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To The Mom Ready For One More Child She May Never Get

Photograph by Twenty20

I always pictured myself with a big family. Five kids, at least, all spaced two to three years apart. A house filled with the loud chaos of lots of little ones and plenty of love to go around.

Now, my big dream is two. When I pray at night, it’s for just one more.

Infertility was a surprise to me. I was only 26 years old, still single. It wasn’t supposed to happen that way. And when it did, it created all this pressure.

Pressure to get pregnant, which I tried and failed at. Pressure to find “the one,” which I also tried and failed at. And pressure upon ever-building pressure as my 30th birthday approached. Because somehow, in my mind, I was supposed to have this all figured out by then.

I’m lucky. Right before that birthday I had so been dreading, I was given the opportunity to adopt a little girl. And she has filled my heart with more joy than I ever knew possible. She’s the best thing that has ever happened to me.

And yet… I still find myself mourning the fact that there may never be any more.

I was at a party recently when I mentioned being ready for another child. “You’d better get on that,” a friend said. “They’re already going to be too far apart in age.” I felt myself inhale, felt the knife dig in. But I paused, took a breath, and simply said, “I wish it were that easy.”

I knew she didn’t mean any harm. And I knew that for her and her husband, having another child had been as simple as deciding they were ready. I knew she wasn’t coming from a bad place at all.

But still, it hurt. Because at four years old, I absolutely wish I could have given my daughter a sibling by now.

I’m guessing if you’re reading this, you often find yourself wishing for the same.

Maybe you already have two, but you always dreamed of three. Or perhaps you have three, but your heart always yearned for four. I’m not sure there's an exact number here that’s “right.”

It doesn’t make you ungrateful. It makes you a mother who feels like a piece of her heart is still missing.

You may be thinking, “She should just be grateful." And I want to be very clear about one thing: I am. I am grateful every single day for the opportunity to be “Mommy” at all.

But I know there are those of you who get it, the mothers who kiss your kids goodnight and can’t help but feel like there is one head missing. Maybe you’ve faced infertility too, and the prospect of paying for more treatments with little to no guarantees is just too much to take on right now. Or perhaps you’ve been blessed through adoption as well, but the money and the time and waiting to be picked aren’t really anything you can commit to today.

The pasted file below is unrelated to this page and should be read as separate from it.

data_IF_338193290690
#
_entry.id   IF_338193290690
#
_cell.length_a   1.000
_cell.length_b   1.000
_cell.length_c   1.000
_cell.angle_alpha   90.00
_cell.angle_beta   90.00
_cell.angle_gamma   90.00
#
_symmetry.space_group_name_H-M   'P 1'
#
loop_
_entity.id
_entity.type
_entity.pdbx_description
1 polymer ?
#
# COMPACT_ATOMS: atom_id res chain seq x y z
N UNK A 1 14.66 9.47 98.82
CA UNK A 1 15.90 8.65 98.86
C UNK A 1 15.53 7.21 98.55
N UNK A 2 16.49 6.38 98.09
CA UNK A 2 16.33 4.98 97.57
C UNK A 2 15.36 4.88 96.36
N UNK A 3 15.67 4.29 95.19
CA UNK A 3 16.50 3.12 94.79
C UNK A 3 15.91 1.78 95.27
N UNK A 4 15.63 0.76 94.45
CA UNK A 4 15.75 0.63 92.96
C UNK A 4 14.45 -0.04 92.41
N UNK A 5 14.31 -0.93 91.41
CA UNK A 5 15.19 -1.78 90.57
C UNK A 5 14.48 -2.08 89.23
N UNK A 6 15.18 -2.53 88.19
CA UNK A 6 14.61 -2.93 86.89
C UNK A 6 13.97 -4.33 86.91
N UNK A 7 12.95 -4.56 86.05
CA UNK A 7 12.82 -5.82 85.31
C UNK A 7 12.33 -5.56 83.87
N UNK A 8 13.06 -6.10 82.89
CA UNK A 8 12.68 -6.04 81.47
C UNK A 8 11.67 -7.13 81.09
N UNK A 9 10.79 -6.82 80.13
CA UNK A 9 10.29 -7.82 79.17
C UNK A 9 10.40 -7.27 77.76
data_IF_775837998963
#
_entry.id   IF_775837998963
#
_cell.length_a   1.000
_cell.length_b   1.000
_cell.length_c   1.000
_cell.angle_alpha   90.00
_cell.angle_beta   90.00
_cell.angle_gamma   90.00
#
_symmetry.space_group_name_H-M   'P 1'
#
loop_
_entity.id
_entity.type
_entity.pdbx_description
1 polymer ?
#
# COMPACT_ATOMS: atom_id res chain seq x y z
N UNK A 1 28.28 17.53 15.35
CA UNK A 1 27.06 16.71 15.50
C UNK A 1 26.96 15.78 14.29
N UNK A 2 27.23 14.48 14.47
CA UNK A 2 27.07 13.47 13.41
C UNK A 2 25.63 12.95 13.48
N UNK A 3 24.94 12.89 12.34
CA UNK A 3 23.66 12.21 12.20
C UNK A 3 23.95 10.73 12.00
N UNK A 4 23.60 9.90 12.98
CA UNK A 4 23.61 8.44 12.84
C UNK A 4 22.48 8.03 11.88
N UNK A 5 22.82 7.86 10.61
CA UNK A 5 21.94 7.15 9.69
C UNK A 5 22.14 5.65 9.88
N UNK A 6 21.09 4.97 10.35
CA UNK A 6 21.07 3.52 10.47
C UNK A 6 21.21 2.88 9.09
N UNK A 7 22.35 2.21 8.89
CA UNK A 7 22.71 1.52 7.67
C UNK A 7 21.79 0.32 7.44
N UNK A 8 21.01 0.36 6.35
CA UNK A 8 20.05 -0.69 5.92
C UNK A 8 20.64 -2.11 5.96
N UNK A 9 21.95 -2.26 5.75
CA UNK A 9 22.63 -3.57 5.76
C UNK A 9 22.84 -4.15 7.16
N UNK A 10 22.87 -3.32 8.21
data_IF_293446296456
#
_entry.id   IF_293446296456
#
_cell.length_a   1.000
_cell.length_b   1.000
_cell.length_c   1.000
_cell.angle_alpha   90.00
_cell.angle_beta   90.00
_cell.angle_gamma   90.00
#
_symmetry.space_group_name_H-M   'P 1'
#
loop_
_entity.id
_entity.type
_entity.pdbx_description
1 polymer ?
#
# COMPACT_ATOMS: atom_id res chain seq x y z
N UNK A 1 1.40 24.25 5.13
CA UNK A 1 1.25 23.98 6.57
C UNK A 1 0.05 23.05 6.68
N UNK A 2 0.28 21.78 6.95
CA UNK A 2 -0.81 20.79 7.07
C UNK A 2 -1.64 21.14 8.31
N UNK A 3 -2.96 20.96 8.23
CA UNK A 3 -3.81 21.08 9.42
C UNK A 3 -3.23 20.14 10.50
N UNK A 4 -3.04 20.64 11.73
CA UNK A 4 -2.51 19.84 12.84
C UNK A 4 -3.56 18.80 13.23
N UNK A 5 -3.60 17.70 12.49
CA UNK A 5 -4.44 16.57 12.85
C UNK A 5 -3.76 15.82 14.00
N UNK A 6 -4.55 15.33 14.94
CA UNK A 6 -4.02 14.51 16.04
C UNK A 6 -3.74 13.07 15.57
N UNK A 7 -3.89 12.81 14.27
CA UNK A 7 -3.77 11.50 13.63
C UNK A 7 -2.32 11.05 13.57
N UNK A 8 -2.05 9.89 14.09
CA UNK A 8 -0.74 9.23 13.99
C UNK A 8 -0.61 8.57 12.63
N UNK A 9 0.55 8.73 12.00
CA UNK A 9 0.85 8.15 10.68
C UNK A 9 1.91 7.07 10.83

Maybe it’s your spouse who has decided your family is complete, and while you don’t exactly agree, you know no good can come from pushing for a child you don’t both want.

Then again, maybe there's another set of barriers entirely. Illness. Finances. Divorce. A laundry list of responsibilities you’ve already got piled on top of you, not leaving a whole lot of room for much else. No matter how much you may wish you could have another. Maybe you’re capable of adding to your family, but deep in your heart you know now isn’t the right time… and that the right time may never come again.

You want desperately for there to be another baby in your arms, but you also know the chances of that happening are slim.

You know what it is to love the child (or children) you already have with all your heart, to be overcome with gratitude over the simple fact that they are yours, and to still wish for more.

It doesn’t make you ungrateful. It makes you a mother who feels like a piece of her heart is still missing.

As grateful as I am for my little girl, and as beautiful as this life I’ve built for us is, I want more. I want just one more. I never wanted to raise an only child. I never wanted the quiet that comes with just one and will probably always mourn the empty chairs I just imagined would one day be filled.

It’s not as simple as snapping my fingers and making it happen. And I know the same is true for you. So today, as you’re reading these words, I guess I just wanted to say… I’m sorry. I’m sorry your family doesn’t feel complete. And I’m sorry that you may not have the ability to snap your fingers and make it so either.

It’s not fair. When you’re a good mother with love to give and a yearning in your heart for just one more, that shouldn’t be a dream you simply have to give up on. So I’m sorry if you’re there, too.

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